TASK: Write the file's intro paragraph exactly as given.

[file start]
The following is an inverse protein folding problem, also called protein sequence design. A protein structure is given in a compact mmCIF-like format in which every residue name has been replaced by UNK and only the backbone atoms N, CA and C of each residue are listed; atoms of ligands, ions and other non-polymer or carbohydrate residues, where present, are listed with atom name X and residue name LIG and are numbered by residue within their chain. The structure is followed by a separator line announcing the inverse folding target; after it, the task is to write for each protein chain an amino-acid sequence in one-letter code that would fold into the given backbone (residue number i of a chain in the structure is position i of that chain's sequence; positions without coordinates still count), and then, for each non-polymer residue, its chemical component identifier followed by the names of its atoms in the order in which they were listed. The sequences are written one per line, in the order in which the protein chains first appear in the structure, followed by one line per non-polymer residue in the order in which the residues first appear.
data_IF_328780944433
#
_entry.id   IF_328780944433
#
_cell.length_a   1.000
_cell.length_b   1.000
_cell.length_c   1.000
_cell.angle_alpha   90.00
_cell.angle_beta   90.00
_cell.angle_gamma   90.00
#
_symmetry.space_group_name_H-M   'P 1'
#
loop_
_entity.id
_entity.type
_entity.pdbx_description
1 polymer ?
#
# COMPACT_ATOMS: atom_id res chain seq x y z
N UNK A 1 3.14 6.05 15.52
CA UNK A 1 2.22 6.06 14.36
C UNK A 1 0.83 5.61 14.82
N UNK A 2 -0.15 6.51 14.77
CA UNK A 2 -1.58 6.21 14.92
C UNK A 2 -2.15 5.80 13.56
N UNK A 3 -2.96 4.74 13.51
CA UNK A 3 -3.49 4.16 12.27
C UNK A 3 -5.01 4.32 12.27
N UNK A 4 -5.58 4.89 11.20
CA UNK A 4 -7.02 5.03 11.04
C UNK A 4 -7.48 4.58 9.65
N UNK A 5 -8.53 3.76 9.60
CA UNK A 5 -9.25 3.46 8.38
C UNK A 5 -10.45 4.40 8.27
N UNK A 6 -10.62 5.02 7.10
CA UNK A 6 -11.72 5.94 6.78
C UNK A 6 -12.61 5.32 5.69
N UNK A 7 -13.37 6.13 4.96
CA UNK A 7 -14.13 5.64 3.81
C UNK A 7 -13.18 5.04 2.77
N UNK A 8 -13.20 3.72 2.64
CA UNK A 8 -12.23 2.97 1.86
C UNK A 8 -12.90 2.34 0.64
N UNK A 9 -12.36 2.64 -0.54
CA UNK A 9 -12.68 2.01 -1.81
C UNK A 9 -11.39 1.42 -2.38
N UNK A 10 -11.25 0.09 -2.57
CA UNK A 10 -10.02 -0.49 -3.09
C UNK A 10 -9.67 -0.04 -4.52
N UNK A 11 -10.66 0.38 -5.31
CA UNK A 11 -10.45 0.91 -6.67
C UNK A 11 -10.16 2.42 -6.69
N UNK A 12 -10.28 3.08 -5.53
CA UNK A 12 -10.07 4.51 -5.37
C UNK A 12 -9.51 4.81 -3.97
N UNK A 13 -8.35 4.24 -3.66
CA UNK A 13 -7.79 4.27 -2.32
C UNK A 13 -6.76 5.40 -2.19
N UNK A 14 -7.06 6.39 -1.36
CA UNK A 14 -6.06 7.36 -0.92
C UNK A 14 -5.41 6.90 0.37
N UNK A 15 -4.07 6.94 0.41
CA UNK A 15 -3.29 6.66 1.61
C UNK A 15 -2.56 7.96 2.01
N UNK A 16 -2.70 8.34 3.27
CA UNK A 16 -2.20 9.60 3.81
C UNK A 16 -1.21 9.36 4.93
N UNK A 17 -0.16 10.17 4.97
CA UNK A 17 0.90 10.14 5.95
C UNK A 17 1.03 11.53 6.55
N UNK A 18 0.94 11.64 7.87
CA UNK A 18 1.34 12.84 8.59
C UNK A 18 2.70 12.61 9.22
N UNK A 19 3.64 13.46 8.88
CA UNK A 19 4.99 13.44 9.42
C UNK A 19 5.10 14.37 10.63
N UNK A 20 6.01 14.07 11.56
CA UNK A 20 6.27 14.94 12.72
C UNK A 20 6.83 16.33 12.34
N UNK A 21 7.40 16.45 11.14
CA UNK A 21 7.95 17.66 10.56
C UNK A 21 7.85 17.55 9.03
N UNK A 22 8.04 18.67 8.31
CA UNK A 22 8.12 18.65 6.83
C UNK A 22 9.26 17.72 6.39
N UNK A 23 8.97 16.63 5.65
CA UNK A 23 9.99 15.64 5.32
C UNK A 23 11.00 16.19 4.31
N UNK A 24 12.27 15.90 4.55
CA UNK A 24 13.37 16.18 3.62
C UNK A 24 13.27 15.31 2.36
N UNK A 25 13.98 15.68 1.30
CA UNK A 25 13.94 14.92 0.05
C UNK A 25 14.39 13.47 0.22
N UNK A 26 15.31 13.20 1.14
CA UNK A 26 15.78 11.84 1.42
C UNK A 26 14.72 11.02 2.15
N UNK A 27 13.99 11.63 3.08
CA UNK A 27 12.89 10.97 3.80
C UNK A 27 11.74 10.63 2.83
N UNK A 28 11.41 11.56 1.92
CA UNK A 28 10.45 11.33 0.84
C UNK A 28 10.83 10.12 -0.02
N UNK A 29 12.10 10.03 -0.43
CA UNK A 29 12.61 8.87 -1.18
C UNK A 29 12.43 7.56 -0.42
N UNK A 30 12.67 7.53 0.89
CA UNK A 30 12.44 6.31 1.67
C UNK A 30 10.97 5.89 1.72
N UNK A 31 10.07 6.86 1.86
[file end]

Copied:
The following is an inverse protein folding problem, also called protein sequence design. A protein structure is given in a compact mmCIF-like format in which every residue name has been replaced by UNK and only the backbone atoms N, CA and C of each residue are listed; atoms of ligands, ions and other non-polymer or carbohydrate residues, where present, are listed with atom name X and residue name LIG and are numbered by residue within their chain. The structure is followed by a separator line announcing the inverse folding target; after it, the task is to write for each protein chain an amino-acid sequence in one-letter code that would fold into the given backbone (residue number i of a chain in the structure is position i of that chain's sequence; positions without coordinates still count), and then, for each non-polymer residue, its chemical component identifier followed by the names of its atoms in the order in which they were listed. The sequences are written one per line, in the order in which the protein chains first appear in the structure, followed by one line per non-polymer residue in the order in which the residues first appear.